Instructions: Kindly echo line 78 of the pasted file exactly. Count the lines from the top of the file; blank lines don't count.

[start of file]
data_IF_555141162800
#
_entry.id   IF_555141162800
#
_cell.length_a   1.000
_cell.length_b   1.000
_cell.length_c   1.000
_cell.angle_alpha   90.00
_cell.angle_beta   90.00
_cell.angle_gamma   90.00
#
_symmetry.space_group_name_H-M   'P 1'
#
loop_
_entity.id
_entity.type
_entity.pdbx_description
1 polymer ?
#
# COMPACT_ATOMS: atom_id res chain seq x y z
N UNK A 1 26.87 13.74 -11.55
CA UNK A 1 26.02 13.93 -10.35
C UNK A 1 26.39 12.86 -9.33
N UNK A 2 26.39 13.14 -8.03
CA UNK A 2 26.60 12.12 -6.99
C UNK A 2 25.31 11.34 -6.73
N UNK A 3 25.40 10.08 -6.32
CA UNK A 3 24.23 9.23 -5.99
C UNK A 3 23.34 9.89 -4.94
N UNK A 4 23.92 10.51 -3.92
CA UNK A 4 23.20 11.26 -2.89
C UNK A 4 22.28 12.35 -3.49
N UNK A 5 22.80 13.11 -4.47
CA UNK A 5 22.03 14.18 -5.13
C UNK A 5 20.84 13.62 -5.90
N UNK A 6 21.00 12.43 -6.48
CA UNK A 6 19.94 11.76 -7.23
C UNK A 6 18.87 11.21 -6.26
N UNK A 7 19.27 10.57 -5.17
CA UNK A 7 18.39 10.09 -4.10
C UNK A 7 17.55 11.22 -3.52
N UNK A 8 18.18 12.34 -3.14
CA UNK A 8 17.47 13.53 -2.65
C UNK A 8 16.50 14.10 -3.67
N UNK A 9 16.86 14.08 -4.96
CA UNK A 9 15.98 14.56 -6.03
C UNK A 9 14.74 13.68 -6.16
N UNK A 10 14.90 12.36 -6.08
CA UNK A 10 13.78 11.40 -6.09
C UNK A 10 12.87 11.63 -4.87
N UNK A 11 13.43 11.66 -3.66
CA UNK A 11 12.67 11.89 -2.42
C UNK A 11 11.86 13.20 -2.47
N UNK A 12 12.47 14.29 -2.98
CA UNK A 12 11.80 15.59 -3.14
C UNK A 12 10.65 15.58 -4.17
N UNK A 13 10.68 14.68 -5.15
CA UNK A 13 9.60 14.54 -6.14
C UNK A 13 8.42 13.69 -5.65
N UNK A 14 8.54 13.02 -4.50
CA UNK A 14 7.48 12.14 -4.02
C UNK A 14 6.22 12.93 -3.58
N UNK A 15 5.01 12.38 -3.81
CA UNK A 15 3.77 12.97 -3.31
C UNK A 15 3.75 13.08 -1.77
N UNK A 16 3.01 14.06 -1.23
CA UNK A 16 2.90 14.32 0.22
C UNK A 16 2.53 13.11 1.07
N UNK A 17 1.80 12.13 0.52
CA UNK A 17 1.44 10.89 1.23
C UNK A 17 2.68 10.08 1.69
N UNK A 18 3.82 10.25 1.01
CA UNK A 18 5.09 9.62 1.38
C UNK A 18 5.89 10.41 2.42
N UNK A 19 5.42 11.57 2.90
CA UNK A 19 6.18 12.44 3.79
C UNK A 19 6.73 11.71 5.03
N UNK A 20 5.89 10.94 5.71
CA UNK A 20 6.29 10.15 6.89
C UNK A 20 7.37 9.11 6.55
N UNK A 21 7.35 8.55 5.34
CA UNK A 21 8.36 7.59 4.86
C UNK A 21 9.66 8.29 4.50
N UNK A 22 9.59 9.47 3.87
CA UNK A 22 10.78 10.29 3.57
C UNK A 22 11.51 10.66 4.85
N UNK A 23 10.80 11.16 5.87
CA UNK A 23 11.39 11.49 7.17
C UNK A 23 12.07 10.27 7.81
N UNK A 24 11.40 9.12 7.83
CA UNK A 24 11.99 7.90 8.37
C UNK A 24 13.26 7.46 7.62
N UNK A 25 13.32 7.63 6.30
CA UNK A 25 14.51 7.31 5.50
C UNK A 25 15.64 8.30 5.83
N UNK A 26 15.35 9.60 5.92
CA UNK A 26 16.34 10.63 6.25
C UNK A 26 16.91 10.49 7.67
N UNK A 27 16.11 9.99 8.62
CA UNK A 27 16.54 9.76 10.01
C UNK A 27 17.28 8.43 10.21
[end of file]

N UNK A 20 5.89 10.94 5.71